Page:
Researchers at the Texas Analog Center of Excellence (TxACE) at the University of Texas at Dallas are creating an electronic nose to collect and analyze chemicals present in the human breath. The device uses complementary metal-oxide semiconductor integrated circuits, modeled after the technology used to manufacture smartphones and tablets. "We have demonstrated that you can build an affordable electronic nose that can sense many different kinds of smells," says TxACE researcher Navneet Sharma. "When you're smelling something, you are detecting chemical molecules in the air. Similarly, an electronic nose detects chemical compounds using rotational spectroscopy." The rotational spectrometer generates electromagnetic waves and then analyzes how the waves react in the presence of certain chemicals. The system can detect low concentrations of chemicals in human breath with greater sensitivity and accuracy than Breathalyzers. Researchers envision the device will be used in industrial and medical settings to diagnose abnormalities in the gastrointestinal tract and blood; if the devices become available to the public, TxACE director Kenneth O says diseases could be diagnosed earlier and the need for lab testing could be reduced. The team plans to start testing a prototype of a programmable electronic nose in early 2018.

Diverting Redirection Spam
ScienceDaily (06/16/16)

Fuzzy logic could be used to protect computer users from being scammed, phished, or opening malicious sites unwittingly, according to researchers in India. They say Web browsers could use fuzzy logic to detect a Web page that has been hacked to redirect computer users to a malicious page. The team has developed a system that could be used in conjunction with the security tools browsers have in place to alert users to the presence of malware on a site they attempt to visit. Amity University's Kanchan Hans says the detection system analyzes the characteristics of a given Web address based on known spammy links and applies fuzzy logic to add a layer of probability to whether or not the suspicious link is likely to be a problem. Fuzzy logic enables a probability to be calculated with looser rules based on the different criteria, so a confidence level can be assigned to a given link as to whether it is safe or spam. Hans says in an actual browser, a red, amber, or green light could let the user know whether they should visit a site. He says the system was highly accurate in flagging safe and spam sites during testing.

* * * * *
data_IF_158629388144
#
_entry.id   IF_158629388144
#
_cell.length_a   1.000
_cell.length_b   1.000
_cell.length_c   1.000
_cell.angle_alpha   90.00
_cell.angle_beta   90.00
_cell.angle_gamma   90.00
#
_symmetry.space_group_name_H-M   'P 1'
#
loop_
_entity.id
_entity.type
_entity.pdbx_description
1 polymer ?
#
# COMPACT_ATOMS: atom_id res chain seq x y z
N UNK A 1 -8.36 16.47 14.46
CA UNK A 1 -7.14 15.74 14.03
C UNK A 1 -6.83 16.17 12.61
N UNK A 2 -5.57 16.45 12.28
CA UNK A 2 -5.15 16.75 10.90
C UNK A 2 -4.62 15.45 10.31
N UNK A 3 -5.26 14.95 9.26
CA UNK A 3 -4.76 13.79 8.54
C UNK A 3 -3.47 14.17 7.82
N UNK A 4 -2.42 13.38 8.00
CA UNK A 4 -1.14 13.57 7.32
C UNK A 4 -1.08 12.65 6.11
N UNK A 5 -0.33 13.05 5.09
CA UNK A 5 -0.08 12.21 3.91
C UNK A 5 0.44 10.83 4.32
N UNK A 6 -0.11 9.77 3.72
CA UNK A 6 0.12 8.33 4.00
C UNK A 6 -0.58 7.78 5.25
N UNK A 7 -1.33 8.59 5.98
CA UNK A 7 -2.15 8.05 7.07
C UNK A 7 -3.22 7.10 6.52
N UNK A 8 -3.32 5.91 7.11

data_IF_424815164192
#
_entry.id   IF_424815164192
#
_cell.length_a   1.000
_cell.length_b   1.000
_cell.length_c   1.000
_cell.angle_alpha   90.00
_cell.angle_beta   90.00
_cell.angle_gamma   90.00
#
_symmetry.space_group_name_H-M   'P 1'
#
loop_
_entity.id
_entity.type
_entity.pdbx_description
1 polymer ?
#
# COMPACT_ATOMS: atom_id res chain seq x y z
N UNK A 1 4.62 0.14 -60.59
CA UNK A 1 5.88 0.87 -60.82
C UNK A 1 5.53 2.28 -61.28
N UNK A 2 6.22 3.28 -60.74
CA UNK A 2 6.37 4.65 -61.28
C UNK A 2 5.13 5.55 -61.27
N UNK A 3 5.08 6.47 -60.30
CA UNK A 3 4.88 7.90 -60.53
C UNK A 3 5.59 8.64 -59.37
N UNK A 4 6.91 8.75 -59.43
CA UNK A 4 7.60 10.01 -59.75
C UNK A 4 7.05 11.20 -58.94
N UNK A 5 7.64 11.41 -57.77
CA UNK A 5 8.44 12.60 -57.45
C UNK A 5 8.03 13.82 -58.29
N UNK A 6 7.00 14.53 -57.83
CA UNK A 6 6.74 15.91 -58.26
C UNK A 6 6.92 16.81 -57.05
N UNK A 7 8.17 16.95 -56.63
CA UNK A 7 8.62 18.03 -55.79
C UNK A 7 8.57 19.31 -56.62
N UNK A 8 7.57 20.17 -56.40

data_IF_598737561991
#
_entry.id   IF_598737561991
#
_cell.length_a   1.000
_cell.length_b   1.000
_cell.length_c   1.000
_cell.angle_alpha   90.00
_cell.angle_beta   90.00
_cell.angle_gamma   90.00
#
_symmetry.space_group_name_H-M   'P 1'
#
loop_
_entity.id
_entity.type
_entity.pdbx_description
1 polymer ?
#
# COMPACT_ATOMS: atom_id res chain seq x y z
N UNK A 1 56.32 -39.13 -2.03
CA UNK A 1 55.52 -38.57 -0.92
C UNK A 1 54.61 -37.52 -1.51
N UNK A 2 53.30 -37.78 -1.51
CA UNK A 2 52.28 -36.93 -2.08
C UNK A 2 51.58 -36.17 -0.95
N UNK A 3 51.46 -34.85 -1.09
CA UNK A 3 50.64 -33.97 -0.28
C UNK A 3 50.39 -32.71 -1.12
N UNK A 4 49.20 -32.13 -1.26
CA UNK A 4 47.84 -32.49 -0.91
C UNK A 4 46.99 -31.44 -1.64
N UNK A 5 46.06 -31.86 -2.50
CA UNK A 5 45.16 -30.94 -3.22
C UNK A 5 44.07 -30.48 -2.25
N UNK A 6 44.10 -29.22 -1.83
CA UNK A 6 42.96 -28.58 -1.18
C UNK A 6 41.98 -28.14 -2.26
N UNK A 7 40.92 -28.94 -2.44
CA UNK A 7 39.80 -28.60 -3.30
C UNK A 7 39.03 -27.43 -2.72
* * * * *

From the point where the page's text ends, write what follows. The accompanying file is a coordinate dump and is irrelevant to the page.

Story Time: ONR Researchers Create 'Human User Manual' for Robots
Office of Naval Research (06/15/16) Warren Duffie Jr.

Researchers at the U.S. Office of Naval Research and the Georgia Institute of Technology have created Quixote, an artificial intelligence program that teaches robots to read stories, learn acceptable behavior, and understand successful ways to conduct themselves in diverse social situations. The researchers say Quixote could serve as a "human user manual" by teaching robots values through simple stories. For example, if a robot is tasked with picking up a pharmacy prescription for a human as fast as possible, it could take the medicine and leave, interact politely with the pharmacist, or wait in line. Without value alignment and positive reinforcement, the robot might logically decide that robbery is the fastest and least expensive option. Quixote aims to provide value alignment to reward the robot for waiting in line and paying. In developing Quixote, the researchers crowdsourced stories from the Internet, each of which highlighted daily social interactions and socially appropriate behaviors. They fed the data into Quixote to create a virtual agent that earns points and positive reinforcement for emulating the actions of protagonists in the stories. The researchers ran the agent through 500,000 simulations, and it exhibited proper social interactions more than 90 percent of the time.

Research Proves the Improbable Can Be Made Possible
Texas A&M Today (06/14/16) Rachel Rose

Texas A&M University professor Daniel Jimenez has revolutionized the way research is conducted on microprocessors. He has developed many algorithms that enable the processor to predict whether a branch instruction will cause a change in the flow of control in a program, and most are based on neural learning. Jimenez notes when he first started working on the idea of using neural learning, he found the timing constraints in a microprocessor would be a major obstacle. Jimenez says he spent several years "turning 'totally impractical' and 'almost impossible' into reality by inventing various techniques to solve the timing problem as well as improve accuracy." His branch predictors are among the most accurate in the industry and are used in a range of computing platforms. The U.S. National Science Foundation has awarded Jimenez a CAREER grant for his research in this area. His team in the Texas Architecture and Compiler Optimization lab has developed several dead-block prediction algorithms, as well as improving cache replacement policies for data hazards. Dead-block predictors give a prediction as to whether a block of data will be used again in the near future, which enables the cache controller to determine whether to keep a block or remove it in favor of a block that is more likely to be used soon, improving cache storage capacity and efficiency.